One of the largest expenses real estate investors incur when they sell their properties is the capital gains tax. This is a tax on any profit you made from the sale price of the property minus the purchase price of the property, also known as your “basis” in the property.
Many other factors go into determining your basis. For example any long-term maintenance you did or permanent additions or other structures you made to the property. Regardless, the end result is a tax of some amount when you sell. However, while this tax cannot be totally avoided, it can be deferred almost indefinitely using a vehicle from the IRS known as a 1031Exchange.
What is a 1031 Exchange?
In a real estate transaction, the property owner is taxed on any capital gain realized from the sale. However, using a Section 1031 Exchange, the tax on the gain is deferred until some future date. Section 1031 of the Internal Revenue Code provides that “no gain or loss shall be recognized on the exchange of property held for productive use in a trade or business, or for investment.” A 1031 tax-deferred exchange allows a property owner to trade one or more of their recently sold properties for one or more replacement properties of "like-kind". The capital gains tax on the sale of these properties is deferred until either the seller liquidates his investments or dies.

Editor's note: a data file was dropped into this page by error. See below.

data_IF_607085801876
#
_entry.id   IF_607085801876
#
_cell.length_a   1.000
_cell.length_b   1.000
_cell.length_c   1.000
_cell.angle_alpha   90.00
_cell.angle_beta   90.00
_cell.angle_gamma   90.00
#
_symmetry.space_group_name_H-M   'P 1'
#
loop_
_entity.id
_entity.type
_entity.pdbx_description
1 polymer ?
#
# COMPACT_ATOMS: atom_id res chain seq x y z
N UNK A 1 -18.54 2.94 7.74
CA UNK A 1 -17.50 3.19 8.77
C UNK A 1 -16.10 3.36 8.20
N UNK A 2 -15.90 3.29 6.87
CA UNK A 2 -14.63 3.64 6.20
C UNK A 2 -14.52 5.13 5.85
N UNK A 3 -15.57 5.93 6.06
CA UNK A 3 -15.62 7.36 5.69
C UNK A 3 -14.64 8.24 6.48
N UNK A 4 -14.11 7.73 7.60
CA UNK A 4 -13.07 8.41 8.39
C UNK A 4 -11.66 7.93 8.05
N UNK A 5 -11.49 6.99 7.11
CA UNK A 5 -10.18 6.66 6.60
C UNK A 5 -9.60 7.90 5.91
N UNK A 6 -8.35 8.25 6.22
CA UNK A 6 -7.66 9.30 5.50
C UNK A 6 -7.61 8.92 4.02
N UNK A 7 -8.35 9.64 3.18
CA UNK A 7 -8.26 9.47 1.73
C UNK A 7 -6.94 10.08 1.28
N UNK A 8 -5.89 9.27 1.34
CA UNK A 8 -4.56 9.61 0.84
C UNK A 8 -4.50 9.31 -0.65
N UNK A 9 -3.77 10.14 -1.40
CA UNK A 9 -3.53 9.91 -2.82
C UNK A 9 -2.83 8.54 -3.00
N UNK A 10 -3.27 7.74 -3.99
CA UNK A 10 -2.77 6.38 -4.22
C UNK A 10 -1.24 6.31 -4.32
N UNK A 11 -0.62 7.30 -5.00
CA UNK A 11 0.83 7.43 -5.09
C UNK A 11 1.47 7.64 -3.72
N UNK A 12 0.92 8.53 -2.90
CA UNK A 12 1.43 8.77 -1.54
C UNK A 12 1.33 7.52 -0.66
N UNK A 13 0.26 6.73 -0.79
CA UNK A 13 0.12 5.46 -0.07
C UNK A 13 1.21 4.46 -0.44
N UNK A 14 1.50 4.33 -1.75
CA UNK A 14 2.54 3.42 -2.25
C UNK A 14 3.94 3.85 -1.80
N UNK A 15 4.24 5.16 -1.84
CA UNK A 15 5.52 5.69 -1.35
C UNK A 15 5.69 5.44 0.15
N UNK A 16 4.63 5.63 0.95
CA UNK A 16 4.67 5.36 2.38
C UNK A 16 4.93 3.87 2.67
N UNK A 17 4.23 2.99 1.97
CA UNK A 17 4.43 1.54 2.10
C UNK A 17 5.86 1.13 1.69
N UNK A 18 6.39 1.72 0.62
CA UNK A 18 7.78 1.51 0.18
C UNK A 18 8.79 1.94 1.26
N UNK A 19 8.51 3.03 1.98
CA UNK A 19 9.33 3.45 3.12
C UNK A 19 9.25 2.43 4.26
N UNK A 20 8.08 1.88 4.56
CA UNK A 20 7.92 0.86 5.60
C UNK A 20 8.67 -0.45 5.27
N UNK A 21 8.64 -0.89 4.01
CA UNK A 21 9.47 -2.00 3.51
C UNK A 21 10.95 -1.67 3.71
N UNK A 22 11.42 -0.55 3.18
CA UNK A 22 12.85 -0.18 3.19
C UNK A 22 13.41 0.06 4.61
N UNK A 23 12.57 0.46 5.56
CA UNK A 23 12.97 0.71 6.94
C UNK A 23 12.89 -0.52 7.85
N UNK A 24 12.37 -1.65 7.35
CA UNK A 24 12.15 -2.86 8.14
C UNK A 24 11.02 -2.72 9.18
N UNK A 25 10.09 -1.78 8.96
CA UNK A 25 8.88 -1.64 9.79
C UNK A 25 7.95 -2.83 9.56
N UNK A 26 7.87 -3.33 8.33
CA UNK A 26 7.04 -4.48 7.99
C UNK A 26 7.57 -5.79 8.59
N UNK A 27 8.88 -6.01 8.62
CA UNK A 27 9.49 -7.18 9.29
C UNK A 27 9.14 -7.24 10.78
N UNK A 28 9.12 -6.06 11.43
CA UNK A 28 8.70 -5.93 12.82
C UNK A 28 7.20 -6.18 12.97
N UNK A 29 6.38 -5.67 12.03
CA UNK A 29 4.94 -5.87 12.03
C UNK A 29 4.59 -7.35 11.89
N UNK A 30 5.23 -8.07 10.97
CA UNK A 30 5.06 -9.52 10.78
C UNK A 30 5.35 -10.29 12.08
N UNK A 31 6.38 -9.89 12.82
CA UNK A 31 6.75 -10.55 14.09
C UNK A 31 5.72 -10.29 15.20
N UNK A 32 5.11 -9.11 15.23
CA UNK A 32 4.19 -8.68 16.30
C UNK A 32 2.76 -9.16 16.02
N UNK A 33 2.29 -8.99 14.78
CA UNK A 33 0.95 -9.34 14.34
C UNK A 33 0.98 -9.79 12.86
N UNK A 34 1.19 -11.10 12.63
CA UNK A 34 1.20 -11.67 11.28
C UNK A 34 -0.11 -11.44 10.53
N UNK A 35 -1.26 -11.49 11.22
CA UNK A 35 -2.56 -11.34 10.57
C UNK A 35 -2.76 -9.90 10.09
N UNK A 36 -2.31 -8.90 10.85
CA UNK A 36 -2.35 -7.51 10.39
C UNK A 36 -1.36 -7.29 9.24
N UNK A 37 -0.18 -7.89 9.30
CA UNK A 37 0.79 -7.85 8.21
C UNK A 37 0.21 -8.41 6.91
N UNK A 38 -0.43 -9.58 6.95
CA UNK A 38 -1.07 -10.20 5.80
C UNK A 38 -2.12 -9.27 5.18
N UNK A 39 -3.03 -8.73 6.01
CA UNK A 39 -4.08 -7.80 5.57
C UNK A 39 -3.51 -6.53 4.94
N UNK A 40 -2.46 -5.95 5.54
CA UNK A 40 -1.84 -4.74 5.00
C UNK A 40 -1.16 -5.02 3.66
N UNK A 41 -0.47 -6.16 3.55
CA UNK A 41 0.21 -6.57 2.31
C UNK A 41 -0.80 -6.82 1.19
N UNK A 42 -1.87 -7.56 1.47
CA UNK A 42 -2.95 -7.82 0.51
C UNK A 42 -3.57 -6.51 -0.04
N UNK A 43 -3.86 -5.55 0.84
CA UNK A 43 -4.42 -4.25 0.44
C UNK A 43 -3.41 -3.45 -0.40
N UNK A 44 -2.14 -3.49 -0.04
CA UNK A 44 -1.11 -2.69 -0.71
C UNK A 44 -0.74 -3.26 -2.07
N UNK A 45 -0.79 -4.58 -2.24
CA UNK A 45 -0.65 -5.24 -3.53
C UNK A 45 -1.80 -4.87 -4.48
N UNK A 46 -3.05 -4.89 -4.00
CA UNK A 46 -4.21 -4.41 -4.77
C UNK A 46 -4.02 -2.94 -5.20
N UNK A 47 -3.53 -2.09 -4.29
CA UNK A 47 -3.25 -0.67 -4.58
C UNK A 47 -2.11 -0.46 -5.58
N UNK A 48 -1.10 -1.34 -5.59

The legal reasoning behind the Section 1031 exchange deferment is when a property owner has reinvested the sale proceeds of one property into another, the economic gain of the seller has not been realized in a way that gives the seller actual money to pay a tax. So the taxpayer's overall investment is the same, it has just changed form. The seller has not at this time received any cash benefit from the sale. The IRS determined it would not be fair to tax the investor on just a paper gain so they created the 1031 exchange.
What are the requirements for a 1031 Exchange?
Who is involved in a 1031 Exchange?
What are the specific timing rules for an exchange?
The investor has a maximum of 180 days from the closing of the relinquished property or the due date of that year's tax return, whichever occurs first, to acquire the replacement property. This is called the Acquisition Period. The first 45 days of that period is called the Identification Period. During the 45 days, the investor must identify the property that will be used for replacement. This identification must be in writing, signed by the investor, and received by the intermediary within the time period allotted. If this does not occur then the 1031 Exchange will be considered null and void and all capital gains owed on the sale will be immediately due...
So long as you keep rolling over your investments into new, like-kind properties, you can defer the capital gains taxes owed indefinitely and still reap the benefits from your new properties.